Validation of influenza and pneumococcal vaccine status in adults based on self-report

Epidemiol Infect. 2007 Jan;135(1):139-43. doi: 10.1017/S0950268806006479. Epub 2006 Jun 2.


Self-report of polysaccharide pneumococcal vaccination is not thought reliable because of the increased risk of adverse events from inadvertent re-vaccination in elderly people. Some studies suggest a high sensitivity of self-report and hence a low risk of adverse events if vaccination is administered when medical records are unavailable. Self-report of pneumococcal and influenza vaccination in a sample of >64-year-olds in the United Kingdom was compared with information in their medical records. Self-report of pneumococcal vaccination, in contrast to some of the other studies had a low sensitivity. The findings here support the need for accurate knowledge of prior vaccine status before offering the polysaccharide pneumococcal vaccine. The study also confirms that self-report of influenza vaccination could be relied upon if rapid knowledge of uptake is required.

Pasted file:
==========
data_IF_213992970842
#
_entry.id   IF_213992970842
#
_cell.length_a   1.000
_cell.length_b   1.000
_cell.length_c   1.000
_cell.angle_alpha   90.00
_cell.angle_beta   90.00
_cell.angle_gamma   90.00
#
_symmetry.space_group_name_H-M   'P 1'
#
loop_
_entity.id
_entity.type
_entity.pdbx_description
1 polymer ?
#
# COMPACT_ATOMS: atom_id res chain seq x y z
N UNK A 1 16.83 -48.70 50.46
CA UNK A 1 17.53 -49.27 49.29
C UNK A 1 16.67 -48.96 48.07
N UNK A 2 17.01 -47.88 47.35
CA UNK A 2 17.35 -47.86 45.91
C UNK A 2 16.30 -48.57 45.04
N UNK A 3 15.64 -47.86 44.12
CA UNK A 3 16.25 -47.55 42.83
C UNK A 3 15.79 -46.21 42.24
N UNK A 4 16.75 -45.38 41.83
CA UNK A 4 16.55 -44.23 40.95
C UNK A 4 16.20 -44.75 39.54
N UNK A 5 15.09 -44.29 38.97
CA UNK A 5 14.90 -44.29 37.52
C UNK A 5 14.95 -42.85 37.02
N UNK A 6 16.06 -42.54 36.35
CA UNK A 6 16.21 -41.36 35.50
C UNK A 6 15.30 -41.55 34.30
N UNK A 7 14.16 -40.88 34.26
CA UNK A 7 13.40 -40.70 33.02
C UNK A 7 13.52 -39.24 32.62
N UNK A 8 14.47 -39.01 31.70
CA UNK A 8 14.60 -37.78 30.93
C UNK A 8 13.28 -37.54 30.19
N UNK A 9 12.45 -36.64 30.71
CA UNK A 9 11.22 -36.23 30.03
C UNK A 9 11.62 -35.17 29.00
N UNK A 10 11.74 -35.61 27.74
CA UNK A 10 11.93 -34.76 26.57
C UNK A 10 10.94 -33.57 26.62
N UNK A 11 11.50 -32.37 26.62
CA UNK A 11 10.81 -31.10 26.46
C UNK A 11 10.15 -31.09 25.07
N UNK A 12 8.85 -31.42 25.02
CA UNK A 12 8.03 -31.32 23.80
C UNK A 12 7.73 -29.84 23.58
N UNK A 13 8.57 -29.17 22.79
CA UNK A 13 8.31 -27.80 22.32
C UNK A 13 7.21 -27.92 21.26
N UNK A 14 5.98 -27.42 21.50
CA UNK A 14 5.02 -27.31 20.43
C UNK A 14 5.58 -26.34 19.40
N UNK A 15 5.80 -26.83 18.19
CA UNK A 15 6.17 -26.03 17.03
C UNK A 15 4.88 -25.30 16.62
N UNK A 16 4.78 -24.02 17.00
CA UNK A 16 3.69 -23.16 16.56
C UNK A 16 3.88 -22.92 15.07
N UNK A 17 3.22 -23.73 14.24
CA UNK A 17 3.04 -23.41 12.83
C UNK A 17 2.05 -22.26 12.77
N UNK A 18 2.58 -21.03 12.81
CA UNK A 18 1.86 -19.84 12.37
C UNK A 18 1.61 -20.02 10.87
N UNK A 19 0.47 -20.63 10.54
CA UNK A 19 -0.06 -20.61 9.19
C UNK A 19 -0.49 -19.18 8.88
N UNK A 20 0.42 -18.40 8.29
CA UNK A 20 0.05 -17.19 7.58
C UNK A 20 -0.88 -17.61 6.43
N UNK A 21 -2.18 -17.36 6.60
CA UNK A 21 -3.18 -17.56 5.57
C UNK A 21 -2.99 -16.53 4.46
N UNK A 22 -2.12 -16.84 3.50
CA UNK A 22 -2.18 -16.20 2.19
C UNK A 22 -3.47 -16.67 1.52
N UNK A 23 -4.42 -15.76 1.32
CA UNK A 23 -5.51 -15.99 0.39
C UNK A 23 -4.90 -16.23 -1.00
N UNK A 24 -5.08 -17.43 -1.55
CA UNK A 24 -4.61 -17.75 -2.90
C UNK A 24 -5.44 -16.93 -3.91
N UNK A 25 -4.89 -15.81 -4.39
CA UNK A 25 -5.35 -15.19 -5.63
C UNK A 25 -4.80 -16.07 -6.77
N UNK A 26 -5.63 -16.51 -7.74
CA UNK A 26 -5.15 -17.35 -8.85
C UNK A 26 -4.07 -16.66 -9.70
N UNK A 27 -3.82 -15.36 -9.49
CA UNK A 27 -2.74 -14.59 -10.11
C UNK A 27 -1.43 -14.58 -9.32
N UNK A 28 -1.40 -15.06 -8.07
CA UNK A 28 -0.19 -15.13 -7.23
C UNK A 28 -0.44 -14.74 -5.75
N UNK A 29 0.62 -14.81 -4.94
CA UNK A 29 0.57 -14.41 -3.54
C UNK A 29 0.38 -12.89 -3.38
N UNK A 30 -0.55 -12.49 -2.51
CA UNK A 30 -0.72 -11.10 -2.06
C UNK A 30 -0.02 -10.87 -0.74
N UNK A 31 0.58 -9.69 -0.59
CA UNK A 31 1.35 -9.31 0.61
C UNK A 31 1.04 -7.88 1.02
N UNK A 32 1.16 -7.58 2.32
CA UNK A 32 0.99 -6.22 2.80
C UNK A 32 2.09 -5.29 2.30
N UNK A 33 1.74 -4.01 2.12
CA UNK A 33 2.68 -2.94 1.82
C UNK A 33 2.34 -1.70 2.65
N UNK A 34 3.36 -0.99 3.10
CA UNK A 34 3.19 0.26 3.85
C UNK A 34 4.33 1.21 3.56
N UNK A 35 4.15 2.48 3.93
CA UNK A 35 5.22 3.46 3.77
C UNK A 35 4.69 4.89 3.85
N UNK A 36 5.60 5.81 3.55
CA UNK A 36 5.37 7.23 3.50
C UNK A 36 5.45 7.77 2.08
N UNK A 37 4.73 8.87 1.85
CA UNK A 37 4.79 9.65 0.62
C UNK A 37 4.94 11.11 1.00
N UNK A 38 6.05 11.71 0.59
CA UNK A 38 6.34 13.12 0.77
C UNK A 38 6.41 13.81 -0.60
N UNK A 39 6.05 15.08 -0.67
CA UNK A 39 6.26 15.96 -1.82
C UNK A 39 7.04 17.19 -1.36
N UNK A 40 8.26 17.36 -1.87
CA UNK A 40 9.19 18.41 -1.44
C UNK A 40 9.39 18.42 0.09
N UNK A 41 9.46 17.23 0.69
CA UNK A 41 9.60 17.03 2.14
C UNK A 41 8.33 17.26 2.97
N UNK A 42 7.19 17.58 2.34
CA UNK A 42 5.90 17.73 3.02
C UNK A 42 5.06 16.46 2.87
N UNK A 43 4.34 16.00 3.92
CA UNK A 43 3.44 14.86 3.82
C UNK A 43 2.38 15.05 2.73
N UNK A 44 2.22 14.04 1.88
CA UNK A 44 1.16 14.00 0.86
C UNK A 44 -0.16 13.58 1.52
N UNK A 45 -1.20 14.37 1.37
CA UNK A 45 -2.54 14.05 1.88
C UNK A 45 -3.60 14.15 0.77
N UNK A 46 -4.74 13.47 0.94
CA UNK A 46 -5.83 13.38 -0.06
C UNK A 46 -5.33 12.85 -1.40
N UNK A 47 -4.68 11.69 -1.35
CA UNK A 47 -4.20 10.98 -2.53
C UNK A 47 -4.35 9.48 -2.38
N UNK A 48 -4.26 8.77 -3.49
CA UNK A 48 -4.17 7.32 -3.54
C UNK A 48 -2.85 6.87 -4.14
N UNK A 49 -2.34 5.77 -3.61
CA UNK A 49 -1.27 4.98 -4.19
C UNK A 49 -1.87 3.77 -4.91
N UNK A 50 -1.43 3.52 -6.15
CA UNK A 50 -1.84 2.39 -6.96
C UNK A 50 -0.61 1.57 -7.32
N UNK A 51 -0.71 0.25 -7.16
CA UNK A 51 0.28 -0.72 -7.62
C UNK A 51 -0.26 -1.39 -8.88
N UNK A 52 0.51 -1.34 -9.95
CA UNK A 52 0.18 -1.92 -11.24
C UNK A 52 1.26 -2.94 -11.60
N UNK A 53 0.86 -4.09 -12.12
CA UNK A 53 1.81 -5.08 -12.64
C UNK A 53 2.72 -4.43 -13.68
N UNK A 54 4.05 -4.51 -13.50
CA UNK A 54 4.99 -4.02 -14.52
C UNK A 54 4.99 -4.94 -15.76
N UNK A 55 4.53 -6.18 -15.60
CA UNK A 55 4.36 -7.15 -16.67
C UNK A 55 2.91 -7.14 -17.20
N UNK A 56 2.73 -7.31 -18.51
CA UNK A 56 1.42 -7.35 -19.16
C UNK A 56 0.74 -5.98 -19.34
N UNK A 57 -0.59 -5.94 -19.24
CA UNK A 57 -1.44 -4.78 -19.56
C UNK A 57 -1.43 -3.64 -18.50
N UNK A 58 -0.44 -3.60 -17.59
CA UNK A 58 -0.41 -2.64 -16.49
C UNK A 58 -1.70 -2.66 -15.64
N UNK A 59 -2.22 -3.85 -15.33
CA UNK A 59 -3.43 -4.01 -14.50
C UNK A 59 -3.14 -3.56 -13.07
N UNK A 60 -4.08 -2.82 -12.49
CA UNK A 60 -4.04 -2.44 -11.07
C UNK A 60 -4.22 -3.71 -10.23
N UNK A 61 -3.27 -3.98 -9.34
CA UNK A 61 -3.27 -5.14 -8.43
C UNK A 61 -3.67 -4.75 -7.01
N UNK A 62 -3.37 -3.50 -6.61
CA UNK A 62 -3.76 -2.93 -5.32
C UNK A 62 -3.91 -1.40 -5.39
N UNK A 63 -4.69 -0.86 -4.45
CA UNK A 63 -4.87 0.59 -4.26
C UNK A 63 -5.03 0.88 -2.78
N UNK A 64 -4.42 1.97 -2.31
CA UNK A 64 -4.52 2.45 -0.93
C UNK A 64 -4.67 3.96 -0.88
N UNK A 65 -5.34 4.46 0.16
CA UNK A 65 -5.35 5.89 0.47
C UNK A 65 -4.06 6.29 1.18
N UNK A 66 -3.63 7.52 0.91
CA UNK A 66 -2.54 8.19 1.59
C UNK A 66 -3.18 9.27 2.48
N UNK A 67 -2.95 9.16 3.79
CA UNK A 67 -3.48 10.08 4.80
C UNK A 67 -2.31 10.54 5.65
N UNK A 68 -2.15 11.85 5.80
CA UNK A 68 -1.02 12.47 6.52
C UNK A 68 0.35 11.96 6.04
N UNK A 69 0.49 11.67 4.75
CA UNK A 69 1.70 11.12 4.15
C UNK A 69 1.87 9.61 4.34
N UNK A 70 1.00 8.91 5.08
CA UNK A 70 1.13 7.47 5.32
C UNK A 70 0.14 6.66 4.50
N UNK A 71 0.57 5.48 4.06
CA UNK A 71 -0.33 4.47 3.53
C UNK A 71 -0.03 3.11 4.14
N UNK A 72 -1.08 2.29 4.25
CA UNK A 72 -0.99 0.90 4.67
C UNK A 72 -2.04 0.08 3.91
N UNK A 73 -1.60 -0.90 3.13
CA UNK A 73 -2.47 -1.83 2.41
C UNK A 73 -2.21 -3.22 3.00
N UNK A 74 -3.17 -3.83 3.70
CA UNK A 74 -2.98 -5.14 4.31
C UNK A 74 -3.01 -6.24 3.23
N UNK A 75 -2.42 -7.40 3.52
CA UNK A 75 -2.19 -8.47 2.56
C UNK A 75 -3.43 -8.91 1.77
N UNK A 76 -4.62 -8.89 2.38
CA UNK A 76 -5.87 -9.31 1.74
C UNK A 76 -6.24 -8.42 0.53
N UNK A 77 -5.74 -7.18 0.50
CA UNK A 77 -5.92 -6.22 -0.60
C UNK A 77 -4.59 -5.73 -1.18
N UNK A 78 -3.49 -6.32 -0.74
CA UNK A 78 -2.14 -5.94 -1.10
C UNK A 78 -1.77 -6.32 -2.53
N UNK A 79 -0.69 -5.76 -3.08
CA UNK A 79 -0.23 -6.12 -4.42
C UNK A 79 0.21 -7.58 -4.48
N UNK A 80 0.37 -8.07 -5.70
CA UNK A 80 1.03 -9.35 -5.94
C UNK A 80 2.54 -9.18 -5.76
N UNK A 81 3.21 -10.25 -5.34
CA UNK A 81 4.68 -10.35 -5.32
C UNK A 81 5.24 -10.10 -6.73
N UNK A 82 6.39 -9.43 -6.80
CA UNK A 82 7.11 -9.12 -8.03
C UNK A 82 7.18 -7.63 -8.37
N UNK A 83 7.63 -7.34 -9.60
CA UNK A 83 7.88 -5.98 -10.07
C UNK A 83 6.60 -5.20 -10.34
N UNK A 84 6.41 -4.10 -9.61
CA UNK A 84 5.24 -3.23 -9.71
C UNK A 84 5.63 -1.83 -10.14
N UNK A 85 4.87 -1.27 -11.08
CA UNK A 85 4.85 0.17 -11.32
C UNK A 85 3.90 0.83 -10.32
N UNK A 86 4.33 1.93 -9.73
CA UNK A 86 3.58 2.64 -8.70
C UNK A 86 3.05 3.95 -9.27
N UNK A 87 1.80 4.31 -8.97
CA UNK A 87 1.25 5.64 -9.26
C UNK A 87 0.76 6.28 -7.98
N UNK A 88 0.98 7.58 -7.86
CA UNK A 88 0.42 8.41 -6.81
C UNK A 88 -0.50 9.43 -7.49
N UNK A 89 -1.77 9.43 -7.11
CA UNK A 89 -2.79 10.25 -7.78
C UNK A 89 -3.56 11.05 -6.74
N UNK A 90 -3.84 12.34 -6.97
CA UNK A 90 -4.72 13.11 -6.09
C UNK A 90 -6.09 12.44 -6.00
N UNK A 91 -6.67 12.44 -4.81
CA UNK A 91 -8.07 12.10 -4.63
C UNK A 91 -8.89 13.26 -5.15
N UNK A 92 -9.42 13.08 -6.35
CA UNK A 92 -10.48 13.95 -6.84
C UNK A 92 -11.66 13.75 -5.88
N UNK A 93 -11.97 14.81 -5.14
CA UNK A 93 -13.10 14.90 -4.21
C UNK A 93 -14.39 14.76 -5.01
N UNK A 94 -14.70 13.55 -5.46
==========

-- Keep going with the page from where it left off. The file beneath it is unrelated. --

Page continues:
Publication types

  • Research Support, Non-U.S. Gov't
  • Validation Study

MeSH terms

  • Aged
  • Aged, 80 and over
  • Data Collection / methods*
  • Humans
  • Influenza Vaccines / administration & dosage*
  • Influenza, Human / prevention & control
  • Medical Records
  • Outpatients / statistics & numerical data
  • Patient Participation
  • Pneumococcal Infections / prevention & control
  • Pneumococcal Vaccines / administration & dosage*
  • Reproducibility of Results
  • Sensitivity and Specificity
  • Vaccination / statistics & numerical data*


  • Influenza Vaccines
  • Pneumococcal Vaccines